The Niti Aayog will consult with various stakeholders on new regulations like leaving foreign institutes out of the University Grants Commission (UGC)’s purview
The National Institution for Transforming India (Niti) Aayog has been asked by the Indian government to prepare a framework for foreign universities that will be looking to set up campuses in the country. The initiative is part of Prime Minister Narendra Modi’s “Make in India” campaign and will draw foreign investment, while revolutionizing the higher education sector.The Niti Aayog will consult with various stakeholders, including the Ministry of Human Resource Development (MHRD) and state governments. They will deliberate on the new regulations including leaving foreign institutes out of the higher education regulator University Grants Commission (UGC)’s purview.A senior Niti Aayog official stated, “We are working on different models for the government to adopt. Very soon we will submit a report to the Prime Minister’s office.”
The report contains a draft bill for transparent and single-window clearance for foreign education providers. It also has a set of regulations to ensure that their academic and administrative independence is not jeopardized.
Although foreign schools run many programmes in India through local partners, their objection to being governed by the UGC has prevented them from setting up campuses. The proposed legislation will provide a central policy guideline for such institutes and will be a mix of seven models from across the world. One official stated that they will also examine whether for-profit education institutions can be allowed entry or not. The MHRD’s data has revealed that 631 foreign education providers were operating in India in 2010, out of which 440 were functioning from their home campuses and 137 collaborated with Indian institutes. There was a five-fold increase in the number of foreign education providers in India between 2000 and 2010 with 75 per cent of the courses offered by these schools were in business and hotel management.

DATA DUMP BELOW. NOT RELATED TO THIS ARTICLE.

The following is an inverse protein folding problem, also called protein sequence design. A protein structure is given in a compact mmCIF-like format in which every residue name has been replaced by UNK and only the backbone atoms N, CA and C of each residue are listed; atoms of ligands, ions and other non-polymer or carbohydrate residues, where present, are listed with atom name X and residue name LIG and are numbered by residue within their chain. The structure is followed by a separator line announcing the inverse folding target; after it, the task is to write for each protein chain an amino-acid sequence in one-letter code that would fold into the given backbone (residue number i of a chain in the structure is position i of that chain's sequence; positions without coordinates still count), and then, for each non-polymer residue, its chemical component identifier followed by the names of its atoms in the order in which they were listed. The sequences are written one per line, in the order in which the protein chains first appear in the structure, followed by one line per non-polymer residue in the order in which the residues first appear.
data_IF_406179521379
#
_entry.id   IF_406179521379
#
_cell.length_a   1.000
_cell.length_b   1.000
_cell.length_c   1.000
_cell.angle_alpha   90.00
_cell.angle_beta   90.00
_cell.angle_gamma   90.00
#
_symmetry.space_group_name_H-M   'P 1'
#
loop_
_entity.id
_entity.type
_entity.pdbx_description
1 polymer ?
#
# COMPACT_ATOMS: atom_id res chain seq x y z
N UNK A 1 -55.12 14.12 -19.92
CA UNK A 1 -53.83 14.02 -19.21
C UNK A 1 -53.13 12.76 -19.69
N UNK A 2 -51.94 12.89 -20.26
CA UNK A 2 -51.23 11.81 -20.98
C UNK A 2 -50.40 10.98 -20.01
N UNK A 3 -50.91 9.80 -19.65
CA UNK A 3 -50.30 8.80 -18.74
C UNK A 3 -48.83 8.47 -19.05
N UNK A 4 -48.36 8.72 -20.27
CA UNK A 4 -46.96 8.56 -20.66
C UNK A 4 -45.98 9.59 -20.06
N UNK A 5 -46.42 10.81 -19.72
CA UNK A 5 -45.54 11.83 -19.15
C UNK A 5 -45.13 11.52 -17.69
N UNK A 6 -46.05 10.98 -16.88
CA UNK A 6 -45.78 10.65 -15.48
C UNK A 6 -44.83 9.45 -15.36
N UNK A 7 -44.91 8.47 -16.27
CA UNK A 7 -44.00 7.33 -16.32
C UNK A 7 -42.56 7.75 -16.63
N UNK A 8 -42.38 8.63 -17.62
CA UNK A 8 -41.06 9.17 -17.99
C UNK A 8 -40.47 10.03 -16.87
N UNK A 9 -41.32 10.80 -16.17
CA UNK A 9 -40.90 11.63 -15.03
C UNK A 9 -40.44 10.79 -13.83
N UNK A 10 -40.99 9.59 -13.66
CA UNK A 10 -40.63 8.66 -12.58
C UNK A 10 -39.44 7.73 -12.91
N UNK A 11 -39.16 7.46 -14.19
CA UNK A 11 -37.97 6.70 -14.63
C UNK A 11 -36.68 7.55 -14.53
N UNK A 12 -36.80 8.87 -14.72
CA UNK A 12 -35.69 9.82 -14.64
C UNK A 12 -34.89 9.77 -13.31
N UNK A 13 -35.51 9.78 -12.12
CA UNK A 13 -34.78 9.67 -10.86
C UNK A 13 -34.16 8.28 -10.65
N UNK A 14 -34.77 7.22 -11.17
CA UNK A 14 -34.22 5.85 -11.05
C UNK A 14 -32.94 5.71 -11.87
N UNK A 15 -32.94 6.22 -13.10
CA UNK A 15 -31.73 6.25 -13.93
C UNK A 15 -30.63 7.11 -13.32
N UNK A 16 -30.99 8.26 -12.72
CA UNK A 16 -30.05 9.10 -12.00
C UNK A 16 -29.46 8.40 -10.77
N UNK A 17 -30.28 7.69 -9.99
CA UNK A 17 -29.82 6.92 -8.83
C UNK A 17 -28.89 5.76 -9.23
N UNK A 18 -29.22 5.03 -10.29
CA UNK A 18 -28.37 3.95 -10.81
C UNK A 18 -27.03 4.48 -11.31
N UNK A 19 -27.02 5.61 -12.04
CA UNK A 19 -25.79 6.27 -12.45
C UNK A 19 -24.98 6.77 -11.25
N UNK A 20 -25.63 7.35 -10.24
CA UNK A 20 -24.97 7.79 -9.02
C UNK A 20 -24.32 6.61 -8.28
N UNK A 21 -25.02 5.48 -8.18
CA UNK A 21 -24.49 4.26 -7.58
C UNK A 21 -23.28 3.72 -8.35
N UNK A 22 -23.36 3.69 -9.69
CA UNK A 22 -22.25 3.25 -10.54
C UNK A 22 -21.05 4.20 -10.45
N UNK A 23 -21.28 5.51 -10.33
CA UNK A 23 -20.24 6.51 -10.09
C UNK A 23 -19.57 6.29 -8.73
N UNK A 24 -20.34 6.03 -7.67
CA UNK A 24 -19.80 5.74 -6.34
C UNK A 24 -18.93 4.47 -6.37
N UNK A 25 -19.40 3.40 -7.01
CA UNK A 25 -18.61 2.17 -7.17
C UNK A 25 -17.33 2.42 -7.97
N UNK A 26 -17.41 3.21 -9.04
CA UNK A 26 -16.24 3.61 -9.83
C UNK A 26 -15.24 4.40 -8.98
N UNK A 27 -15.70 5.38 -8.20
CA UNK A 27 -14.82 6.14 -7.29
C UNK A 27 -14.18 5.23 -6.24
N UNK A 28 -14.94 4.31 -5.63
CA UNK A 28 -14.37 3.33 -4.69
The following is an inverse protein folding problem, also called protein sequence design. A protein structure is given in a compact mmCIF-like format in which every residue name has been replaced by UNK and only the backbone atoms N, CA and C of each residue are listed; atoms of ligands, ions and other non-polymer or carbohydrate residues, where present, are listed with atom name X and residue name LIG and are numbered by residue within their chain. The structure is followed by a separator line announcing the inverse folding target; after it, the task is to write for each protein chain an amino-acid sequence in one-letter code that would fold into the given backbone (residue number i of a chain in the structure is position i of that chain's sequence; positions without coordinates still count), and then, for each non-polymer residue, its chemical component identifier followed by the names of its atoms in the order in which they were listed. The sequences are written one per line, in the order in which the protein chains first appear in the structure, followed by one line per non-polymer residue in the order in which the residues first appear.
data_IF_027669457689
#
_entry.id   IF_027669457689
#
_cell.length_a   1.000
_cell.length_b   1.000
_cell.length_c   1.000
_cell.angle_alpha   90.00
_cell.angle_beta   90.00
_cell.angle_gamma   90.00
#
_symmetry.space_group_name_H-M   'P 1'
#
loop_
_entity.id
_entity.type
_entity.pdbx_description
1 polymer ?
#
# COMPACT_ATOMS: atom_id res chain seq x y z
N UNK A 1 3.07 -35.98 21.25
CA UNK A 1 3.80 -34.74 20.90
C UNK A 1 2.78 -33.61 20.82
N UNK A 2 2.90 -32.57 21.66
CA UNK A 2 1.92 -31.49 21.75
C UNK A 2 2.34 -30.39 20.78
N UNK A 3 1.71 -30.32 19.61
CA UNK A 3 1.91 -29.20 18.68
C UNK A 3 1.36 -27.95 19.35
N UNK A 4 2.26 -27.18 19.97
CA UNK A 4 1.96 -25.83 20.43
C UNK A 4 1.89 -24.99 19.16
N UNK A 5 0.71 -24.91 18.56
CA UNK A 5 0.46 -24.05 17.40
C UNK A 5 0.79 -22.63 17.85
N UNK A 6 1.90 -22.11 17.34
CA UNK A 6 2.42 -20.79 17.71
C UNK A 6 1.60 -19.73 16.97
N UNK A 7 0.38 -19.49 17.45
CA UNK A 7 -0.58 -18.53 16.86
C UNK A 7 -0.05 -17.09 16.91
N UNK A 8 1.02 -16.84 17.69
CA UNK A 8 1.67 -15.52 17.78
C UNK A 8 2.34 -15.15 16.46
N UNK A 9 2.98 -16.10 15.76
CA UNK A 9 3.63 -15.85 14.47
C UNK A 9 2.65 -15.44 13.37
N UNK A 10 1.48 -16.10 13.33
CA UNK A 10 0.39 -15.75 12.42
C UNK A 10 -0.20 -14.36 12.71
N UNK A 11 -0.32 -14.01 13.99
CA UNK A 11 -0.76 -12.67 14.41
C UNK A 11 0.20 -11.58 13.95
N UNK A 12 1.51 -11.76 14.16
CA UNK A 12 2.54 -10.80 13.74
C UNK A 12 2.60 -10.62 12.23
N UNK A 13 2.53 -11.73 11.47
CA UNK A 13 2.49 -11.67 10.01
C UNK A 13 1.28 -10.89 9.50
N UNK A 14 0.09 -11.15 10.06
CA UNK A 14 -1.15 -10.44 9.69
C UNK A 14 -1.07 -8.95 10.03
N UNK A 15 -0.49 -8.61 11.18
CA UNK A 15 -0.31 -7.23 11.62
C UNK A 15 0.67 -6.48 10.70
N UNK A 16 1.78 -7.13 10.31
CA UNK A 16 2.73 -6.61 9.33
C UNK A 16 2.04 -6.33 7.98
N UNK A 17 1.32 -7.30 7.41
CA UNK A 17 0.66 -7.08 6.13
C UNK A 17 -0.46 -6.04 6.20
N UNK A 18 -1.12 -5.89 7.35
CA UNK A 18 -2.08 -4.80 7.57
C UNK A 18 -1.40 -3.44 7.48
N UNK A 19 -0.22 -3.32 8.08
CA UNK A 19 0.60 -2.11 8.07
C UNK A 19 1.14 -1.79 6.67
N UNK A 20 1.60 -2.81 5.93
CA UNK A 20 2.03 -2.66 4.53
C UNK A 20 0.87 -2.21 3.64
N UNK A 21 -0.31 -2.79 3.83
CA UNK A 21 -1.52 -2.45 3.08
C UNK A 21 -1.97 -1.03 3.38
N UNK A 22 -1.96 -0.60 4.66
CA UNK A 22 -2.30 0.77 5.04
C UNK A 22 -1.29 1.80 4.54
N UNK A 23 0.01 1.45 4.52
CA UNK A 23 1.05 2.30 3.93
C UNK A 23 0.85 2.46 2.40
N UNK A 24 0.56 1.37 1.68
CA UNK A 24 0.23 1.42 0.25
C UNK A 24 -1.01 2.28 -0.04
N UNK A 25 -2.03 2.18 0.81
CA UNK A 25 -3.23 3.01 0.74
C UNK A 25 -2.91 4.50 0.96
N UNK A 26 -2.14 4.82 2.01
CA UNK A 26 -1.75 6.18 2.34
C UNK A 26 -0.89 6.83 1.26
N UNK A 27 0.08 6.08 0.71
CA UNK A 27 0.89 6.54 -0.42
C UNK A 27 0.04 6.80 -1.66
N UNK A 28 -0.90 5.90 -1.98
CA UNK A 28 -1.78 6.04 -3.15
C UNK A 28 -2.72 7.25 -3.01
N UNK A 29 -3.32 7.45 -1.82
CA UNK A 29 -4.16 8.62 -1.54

Prime Minister Modi met officials from the Niti Aayog, MHRD, UGC and Commerce Ministry in early June. They discussed transforming India into an Asian higher education hub with several foreign universities interested in setting up campuses. The Commerce Ministry estimated that foreign universities could bring in an investment of $11 million in the first year. The UPA government has tried on two occasions to allow such institutes to open campuses with minimal government regulation. The first time under UPA-1, a bill was drafted on recommendations of the National Knowledge Commission headed by Sam Pitroda. The initiative failed because the Left parties that were part of the ruling coalition strongly opposed it. The UPA in its second term had former HRD minister Kapil Sibal introduce the Foreign Education Providers Bill in the Lok Sabha allowing foreign universities to set up campuses in partnership with domestic education providers.
Only foreign universities of excellence from across the globe were to be permitted to open independent campuses as per the bill, but the term “excellence” was not defined. The legislation was then amended on the basis of recommendations from a parliamentary standing committee in 2013. It could not be introduced because of the coal and 2G spectrum scams. The NDA government will try to get the bill ratified in Parliament because the Congress is in principle agreeable to the idea of allowing “reputed” foreign universities to set up campuses.